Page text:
Writing in the journal Appetite, the research team behind the new study noted that recent interest in making the nutritional content of food easier for consumers to understand through better nutritional labelling has suggested that consumers are better at avoiding unhealthy foods when nutrition information is accompanied by easy to understand labelling such as colour-coded cues.
"Presumably, if nutrition information were easier for consumers to understand, then consumers would be empowered to make healthful, wise consumption decisions,” said the team – led by John Milton Adams from the University of Alabama.
In their new work, Adams and his colleagues examined a new approach for increasing such consumer understanding of nutritional information on foods by assessing the effect of making sugar content information “more visually concrete.”
“Specifically, we suggest that if people could concretely visualize the sugar content in sugar-sweetened beverages (SSBs), they might develop more negative attitudes toward and less preference for SSBs.”
Through a series of experiments, the US-based team present evidence that putting easy to understand visual cues relating to sugar content (such as labelling with the equivalent amount of sugar cubes) reduces preference for SSBs and leads to more negative attitudes to them.
“For example, we suggest that people might have more negative views toward the idea of consuming 28 sugar cubes (concrete information), compared to consuming “70g” of sugar (abstract information),” said the team. “Indeed, we found that, without any intervention, people struggle to convert sugar grams into a concrete, physical sugar representation.”
Adams and his colleagues performed a series of four experiments, with each one testing separate aspects of their theory. First, in Experiment 1, they tested assessed whether people are generally poor at converting sugar grams into a concrete representation of sugar. Then, experiments 2 and 3 examined whether providing (vs. not providing) people with concrete representations of sugar content would reduce the attractiveness of and selection of SSBs. Finally, experiment 4 tested whether teaching people to convert abstract sugar quantities into concrete visual representations had any subsequent impact on the selection of SSBs.
“We found that providing people a way to concretely represent abstract sugar-nutrition information reduced the attractiveness (Experiment 2) and selection of SSBs (Experiments 3–4).
“In Experiment 1, we found that participants were poorer at converting abstract amounts of sugar (grams of sugar) – the type of sugar information that is traditionally presented on SSB nutrition labels – into concrete representations when they did not receive education (1 sugar cube = 2.5 g),” said the team.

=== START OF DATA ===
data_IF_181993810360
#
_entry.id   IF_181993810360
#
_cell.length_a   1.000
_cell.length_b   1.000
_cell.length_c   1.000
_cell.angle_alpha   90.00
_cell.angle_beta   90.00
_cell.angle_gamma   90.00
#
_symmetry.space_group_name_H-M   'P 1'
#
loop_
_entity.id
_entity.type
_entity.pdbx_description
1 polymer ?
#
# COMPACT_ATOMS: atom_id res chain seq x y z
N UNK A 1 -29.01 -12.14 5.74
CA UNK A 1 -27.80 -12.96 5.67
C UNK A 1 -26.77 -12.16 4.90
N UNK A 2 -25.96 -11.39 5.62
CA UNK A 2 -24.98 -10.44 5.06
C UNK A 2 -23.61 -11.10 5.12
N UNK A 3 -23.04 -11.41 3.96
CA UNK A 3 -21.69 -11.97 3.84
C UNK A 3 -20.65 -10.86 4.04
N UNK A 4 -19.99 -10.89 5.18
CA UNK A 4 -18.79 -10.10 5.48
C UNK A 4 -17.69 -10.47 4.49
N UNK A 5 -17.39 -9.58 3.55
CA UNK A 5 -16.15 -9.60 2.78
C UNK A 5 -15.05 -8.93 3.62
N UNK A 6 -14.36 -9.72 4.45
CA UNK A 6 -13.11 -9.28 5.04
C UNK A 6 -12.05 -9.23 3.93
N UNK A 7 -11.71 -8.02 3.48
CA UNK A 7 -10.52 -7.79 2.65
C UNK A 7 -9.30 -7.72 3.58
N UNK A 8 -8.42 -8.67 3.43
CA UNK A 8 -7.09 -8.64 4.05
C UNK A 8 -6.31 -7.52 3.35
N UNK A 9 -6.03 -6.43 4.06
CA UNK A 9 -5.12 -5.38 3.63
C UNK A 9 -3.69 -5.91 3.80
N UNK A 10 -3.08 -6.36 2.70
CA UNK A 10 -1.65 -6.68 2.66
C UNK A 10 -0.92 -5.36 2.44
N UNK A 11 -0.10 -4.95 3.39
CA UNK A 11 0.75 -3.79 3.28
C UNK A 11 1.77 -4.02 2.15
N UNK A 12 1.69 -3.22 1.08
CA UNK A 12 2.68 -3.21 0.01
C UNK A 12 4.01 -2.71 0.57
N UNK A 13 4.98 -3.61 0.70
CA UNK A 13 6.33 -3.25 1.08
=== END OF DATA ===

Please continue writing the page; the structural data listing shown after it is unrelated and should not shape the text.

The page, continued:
For the second part of the experiment, the team found that participants rated sugary drinks as less attractive and reported reduced intentions to consume SSBs when sugar-content information was presented concretely as an image of a sugar-cube pyramid (vs. abstractly, as grams of sugar).
“As convergent validity for these self-report data in Experiment 2, participants in Experiment 3 were offered a free beverage, and they selected SSBs less frequently when SSBs were presented with concrete (vs. abstract) sugar-nutrition information,” the authors confirmed.
Furthermore, when participants learned to convert traditional, abstract sugar-nutrition information (grams) into concrete representations (sugar cubes), they chose SSBs less frequently in a subsequent, ostensibly unrelated task (experiment 4), said the team.
“It is noteworthy that the present theory was tested using tasks and procedures that varied in their content. Hence, we have reason to believe that the present effects are rather robust,” wrote Adams and his colleagues. “All in all, these findings may inform the design of health-education interventions.”
They suggested that new policy interventions designed to enhance the understanding of nutritional information on food might focus on converting common nutrition information such as grams of sugar into concrete visual representations like a pyramid of sugar cubes.
“More broadly, the present research further attests to the power of visual displays of food to affect people's food-consumption decisions,” they added.
“It is interesting to consider the current results in the context of population-level interventions that use visual displays as deterrents of cigarette consumption,” said the team. “Research has shown that some types of warning labels are more effective than others, and in some cases on-package warning labels neither increase knowledge nor decrease smoking.”
Indeed, they noted that previous research on smoking has shown that warning labels on cigarette packages are more effective when they induce self-efficacy, when they include graphic and emotionally arousing images, and when the health information is clear, specific, and accessible.
“The idea that people adjust their consumption decisions in response to concrete images of the substances that they are putting into their bodies is intriguing and might suggest a general approach to promoting other forms of healthy behaviour change,” they added.
“For instance, many people may be largely unaware of what the fat grams actually look like in a typical fast-food meal.”
Indeed, they noted that the fat grams in a typical fast food meal (Five Guys Bacon Cheeseburger and Fries Meal) can be visualised as 28 teaspoons of lard.
“Based on our research and theorising, connecting a fast-food meal with spoonfuls of lard may help to reduce preference for these unhealthy, fatty meals,” they said.
Published online ahead of print, doi: 10.1016/j.appet.2014.07.027
“Concrete images of the sugar content in sugar-sweetened beverages reduces attraction to and selection of these beverages”
Authors: John Milton Adams, William Hart, et al